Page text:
The wonderful Lyn and her Pat from the Canberra Beekeepers Association came early this morning to remove the hive and transfer the bees to a safer location away from little kids and pets.
It was a fascinating process to watch. First they used some brilliant DIY gear to remove the hive from the branch........
......then transferred each layer of honeycomb to its new home. Lyn examined each piece really closely - checking to see where the Queen Bee was, apparently. Look at her doing this with her bare hands!
The bees got a bit feisty after a while so they set up a smoker to calm them down. There were at least four chunky layers of honeycomb in our hive.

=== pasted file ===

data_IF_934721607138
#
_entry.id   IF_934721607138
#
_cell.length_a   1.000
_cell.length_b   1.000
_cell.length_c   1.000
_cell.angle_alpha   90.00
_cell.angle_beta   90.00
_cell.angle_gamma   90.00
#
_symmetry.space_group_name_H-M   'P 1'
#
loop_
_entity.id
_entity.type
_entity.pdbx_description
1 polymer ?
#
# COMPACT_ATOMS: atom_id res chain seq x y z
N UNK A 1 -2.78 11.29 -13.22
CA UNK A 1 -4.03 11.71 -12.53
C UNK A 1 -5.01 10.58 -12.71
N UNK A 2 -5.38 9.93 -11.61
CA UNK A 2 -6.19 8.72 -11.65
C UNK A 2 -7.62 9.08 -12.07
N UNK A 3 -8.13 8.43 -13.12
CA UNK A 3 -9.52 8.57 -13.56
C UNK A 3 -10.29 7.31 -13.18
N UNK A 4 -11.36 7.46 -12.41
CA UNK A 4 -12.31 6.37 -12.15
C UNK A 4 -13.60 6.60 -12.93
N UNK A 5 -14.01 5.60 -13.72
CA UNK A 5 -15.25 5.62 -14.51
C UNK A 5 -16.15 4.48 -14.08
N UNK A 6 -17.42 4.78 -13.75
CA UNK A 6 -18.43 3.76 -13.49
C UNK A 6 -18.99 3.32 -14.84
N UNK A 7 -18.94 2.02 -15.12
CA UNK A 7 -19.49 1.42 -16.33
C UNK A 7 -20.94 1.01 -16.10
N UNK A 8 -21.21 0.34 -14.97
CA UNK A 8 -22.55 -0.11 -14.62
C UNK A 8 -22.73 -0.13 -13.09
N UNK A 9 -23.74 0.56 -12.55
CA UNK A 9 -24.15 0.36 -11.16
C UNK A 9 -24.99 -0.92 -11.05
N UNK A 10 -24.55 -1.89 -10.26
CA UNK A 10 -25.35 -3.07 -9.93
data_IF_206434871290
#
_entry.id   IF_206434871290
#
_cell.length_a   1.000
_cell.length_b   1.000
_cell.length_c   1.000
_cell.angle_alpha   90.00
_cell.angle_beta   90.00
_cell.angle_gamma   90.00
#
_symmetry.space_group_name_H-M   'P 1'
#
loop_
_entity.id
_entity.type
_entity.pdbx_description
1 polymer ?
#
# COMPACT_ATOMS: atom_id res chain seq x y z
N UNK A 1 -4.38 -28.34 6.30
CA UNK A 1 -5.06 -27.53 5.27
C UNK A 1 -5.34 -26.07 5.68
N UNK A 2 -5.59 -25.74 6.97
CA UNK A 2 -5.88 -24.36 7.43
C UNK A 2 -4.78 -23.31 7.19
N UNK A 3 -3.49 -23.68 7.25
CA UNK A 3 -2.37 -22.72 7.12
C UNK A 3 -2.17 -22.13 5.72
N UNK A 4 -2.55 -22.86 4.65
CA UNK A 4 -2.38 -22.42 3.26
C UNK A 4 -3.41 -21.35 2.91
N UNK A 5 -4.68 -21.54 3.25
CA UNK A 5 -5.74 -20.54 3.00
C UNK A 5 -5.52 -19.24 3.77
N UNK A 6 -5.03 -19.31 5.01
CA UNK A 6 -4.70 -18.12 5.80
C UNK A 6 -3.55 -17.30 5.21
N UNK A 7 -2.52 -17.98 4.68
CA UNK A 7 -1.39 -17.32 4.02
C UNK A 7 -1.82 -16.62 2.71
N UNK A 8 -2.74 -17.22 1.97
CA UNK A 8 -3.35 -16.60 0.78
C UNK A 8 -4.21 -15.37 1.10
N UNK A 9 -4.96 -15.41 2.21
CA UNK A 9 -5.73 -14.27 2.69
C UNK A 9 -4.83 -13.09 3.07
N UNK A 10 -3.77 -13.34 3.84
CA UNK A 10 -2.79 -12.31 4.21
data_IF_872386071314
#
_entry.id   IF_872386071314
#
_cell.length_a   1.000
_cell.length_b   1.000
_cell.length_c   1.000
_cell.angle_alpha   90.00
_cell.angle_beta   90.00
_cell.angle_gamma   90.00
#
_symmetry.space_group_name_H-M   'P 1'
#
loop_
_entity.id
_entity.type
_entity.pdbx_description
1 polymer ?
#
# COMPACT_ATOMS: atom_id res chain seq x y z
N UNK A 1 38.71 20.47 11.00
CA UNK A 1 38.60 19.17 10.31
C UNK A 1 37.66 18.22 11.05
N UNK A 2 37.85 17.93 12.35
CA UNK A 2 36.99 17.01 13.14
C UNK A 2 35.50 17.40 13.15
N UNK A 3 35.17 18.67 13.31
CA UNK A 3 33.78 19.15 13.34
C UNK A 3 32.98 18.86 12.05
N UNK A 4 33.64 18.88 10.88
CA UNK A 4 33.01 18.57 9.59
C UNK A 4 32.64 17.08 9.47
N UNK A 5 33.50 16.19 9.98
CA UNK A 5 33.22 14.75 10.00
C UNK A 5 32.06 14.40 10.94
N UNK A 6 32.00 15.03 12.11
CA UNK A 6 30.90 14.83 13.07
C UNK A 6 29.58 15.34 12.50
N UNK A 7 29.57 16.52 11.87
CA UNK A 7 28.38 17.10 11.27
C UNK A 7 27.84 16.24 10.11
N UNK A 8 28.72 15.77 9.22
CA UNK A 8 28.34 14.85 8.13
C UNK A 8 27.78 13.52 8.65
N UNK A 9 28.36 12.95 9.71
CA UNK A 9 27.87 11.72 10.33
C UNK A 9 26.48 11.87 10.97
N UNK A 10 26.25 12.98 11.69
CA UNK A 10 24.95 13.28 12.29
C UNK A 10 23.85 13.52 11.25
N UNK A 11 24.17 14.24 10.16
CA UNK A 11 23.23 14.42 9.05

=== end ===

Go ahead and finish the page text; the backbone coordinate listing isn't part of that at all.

Lyn says there is no honey in our hive...but it was full of pollen, for all the baby bees. She thinks it's Grevillea Robusta (Silky Oak) flower pollen - very yellow.
The new home for the hive will sit under the tree for 24 hours to collect any remaining bees that may have missed out on the move. Lyn and Pat will then collect the hive and take it to its new location.
Although it was a fascinating process to watch both Rob and I got caught out 3/4 of the way through - lost our focus a bit and both of us ended up being stung. I got stung on the face and Rob got stung on the back of the neck. I had forgotten how much a bee sting hurts - especially on the face. And to make it worse the bee got stuck in my hair so it was a horrible few minutes until I was sure it was gone.